Controversial Dublin block of flats ‘first phase’ of development

Six-storey Kilternan block would be followed by offices and more housing, developer says

The Golden Ball pub in Kilternan. The view of the Dublin mountains from Enniskerry Road is protected under the Kilternan local area plan. Image: Google Maps

The Golden Ball pub in Kilternan. The view of the Dublin mountains from Enniskerry Road is protected under the Kilternan local area plan. Image: Google Maps

 

A controversial bid to build a six-storey apartment block in south Dublin is just the “first phase” of development and would be followed by offices and more housing nearby if planning permission was granted, the developer has said.

Calerotech, a company operated by director Greg Kavanagh, sought permission from Dún Laoghaire-Rathdown County Council on April 6th to build the six-storey apartment block, with 97 residential apartments and 114 car-parking spaces, next to the Golden Ball pub in Kilternan.

In papers lodged with the county council on May 9th, Kavanagh outlined his intention to seek planning permission later on for a mixed-use development along “the Glenamuck Road or along the Enniskerry Road”.

His later plans, consisting of a six-storey commercial development with ground-floor retail, offices on the first and second floors and apartments overhead, would have a “magnetic effect” on Kilternan and create “active employment in the village”, he said.

However, the land immediately adjacent to the site of the Golden Ball is currently subject to planning restrictions by Dún Laoghaire/Rathdown “to protect and/or improve residential amenity”, though the restrictions are not binding on councillors.

Protected view

The pub is located at the foot of a clear view of Three Rock mountain and Two Rock mountain, at the intersection of Enniskerry Road and Glenamuck Road, and the view from Enniskerry Road is protected under the Kilternan local area plan.

This says “it is the intention of the council to prevent development that would block or otherwise interfere with a view which is designated for protection”. Kavanagh’s proposed first development would block that view.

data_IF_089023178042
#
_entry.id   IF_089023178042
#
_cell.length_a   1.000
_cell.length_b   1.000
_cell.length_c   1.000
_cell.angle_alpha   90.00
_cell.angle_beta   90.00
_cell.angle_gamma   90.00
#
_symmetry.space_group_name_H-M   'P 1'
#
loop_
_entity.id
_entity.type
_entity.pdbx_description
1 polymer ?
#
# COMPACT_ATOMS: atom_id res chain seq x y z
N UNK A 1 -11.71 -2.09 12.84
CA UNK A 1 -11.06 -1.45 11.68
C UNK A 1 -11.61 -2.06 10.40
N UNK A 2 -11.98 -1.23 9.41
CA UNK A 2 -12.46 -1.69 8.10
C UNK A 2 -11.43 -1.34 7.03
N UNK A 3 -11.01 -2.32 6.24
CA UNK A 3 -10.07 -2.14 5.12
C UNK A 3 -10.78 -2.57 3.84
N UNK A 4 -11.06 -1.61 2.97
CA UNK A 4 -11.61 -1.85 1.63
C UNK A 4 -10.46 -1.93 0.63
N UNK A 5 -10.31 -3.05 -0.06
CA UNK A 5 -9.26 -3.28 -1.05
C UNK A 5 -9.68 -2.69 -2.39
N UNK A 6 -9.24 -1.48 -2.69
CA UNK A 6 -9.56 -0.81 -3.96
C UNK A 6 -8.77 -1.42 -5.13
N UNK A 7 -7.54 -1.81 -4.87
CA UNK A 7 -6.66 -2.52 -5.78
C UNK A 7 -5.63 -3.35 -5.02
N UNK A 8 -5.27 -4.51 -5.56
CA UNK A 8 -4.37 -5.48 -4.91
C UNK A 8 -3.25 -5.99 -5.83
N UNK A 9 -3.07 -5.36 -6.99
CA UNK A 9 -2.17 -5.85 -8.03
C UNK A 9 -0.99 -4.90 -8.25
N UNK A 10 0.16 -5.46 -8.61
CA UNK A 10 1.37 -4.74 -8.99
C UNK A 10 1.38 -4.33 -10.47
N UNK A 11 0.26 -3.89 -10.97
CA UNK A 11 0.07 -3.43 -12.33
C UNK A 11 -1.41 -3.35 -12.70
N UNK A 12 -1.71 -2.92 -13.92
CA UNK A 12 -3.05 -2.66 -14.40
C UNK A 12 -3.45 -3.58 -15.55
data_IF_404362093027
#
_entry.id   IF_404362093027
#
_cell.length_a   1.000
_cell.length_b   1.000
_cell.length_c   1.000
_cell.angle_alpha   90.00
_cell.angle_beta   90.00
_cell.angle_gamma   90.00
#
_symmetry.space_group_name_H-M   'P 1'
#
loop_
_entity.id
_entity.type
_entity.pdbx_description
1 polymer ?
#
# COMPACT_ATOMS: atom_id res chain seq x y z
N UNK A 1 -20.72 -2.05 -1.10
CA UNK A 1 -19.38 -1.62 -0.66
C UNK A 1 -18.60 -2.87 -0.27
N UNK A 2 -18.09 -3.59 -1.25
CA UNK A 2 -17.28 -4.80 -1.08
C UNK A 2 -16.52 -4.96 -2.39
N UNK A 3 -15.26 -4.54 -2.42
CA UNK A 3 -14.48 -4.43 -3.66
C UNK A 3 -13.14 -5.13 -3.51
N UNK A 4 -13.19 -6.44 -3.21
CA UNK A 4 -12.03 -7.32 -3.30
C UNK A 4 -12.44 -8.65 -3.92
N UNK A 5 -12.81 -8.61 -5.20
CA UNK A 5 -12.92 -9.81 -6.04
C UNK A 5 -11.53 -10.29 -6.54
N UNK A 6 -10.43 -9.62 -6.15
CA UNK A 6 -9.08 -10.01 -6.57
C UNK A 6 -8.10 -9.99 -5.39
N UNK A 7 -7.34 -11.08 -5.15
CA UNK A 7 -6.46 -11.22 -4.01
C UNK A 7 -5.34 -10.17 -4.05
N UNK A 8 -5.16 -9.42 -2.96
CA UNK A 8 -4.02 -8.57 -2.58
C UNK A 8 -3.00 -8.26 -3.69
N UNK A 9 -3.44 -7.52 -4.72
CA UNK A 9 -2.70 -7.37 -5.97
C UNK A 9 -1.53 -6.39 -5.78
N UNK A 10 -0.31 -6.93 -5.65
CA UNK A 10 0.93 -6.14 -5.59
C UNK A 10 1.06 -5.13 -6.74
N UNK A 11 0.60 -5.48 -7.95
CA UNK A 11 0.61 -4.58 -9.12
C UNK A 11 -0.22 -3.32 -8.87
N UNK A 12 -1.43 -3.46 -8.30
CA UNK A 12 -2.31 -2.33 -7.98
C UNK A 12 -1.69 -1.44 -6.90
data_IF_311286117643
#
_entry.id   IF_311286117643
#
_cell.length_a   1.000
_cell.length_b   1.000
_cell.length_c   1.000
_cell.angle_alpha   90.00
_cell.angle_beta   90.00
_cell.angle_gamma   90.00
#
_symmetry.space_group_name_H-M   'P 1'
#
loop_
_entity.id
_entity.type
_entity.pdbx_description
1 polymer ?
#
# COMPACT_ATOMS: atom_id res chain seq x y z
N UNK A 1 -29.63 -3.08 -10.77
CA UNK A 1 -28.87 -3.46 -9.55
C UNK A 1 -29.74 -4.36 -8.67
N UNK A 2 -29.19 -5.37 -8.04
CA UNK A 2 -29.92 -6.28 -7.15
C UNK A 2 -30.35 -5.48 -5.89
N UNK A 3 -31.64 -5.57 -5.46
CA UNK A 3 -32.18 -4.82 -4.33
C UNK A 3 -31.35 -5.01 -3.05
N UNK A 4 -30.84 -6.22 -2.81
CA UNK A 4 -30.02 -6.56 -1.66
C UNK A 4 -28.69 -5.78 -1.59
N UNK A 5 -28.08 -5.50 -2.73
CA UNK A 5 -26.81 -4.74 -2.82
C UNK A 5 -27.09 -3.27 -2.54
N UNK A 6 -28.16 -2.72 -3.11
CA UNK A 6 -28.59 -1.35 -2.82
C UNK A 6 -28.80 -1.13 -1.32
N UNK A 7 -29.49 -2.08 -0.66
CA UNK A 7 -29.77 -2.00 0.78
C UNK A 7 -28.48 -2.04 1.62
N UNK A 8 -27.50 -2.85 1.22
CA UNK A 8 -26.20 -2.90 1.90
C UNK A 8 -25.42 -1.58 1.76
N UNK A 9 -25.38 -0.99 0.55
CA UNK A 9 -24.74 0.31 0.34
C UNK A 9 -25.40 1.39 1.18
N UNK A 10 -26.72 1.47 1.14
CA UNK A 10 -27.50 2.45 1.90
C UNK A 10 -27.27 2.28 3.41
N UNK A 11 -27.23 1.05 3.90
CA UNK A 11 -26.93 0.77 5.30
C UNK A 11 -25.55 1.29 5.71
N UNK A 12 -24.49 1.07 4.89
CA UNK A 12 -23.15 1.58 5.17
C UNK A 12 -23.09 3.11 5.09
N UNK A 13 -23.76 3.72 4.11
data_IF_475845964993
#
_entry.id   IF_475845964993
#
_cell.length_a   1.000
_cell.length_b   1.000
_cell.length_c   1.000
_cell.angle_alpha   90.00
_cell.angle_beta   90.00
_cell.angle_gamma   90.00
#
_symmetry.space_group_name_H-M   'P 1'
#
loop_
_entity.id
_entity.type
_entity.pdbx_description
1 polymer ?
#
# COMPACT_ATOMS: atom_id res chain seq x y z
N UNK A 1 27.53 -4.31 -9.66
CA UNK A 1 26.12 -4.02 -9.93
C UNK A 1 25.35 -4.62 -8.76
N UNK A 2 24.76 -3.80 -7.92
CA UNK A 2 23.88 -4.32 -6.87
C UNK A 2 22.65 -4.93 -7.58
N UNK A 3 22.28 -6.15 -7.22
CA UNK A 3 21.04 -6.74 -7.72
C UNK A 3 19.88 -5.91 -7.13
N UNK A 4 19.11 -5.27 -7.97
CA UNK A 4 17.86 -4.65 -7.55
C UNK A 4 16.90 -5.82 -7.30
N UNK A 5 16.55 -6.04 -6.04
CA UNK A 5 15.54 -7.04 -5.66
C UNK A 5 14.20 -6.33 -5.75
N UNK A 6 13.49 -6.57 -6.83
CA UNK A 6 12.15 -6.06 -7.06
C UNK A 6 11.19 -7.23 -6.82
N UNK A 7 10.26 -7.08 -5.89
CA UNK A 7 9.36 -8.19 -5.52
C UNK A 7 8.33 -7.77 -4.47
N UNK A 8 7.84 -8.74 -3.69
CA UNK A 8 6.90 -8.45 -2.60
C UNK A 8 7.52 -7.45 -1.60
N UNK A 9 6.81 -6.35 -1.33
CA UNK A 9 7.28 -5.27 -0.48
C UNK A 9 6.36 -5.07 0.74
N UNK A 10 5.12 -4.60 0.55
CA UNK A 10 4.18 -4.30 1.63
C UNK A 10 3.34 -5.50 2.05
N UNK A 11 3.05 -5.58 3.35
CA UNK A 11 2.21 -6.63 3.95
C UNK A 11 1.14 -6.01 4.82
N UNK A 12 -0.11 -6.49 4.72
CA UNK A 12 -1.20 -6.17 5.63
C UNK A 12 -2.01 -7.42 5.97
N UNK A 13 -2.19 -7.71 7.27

Labour party councillor Lettie McCarthy said she would “probably retire” if Kavanagh got planning permission. “None of us want to see development on the mountainside,” she said, citing the quality of life and mental health benefits the mountain view provides locals.

The local area plan, adopted in 2013, favoured two- to three-storey developments on Enniskerry Road, subject to “building design, the merits of the proposal, elevation and the need to retain views to the Dublin mountains to the southwest”.

Calerotech received planning permission on October 27th, 2016, for the partial destruction of the Golden Ball and the construction of a three-storey block of 39 residential units, consisting of houses and apartments, as well as the construction of seven ground-floor retail units.

The council initially rejected the application, due to the proposed development being “contrary to the proper planning and sustainable development of the area”. However, An Bord Pleanála later approved Calerotech’s planning appeal.

Cllr McCarthy said the three-storey development approved then would be “acceptable”, but Mr Kavanagh’s decision to seek an amendment to let him build up to six storeys would not be.

The property developer disputes the local objections to his revised plans, saying increasing the height of the development to six storeys would not affect the view of the Dublin mountains “any further than the three-storey, granted proposal”.

Fine Gael councillor John Kennedy described the application for a six-storey apartment block as positive for the local area: “I think that Kilternan is underdeveloped and underpopulated”. Given the housing shortage, development is necessary, he added.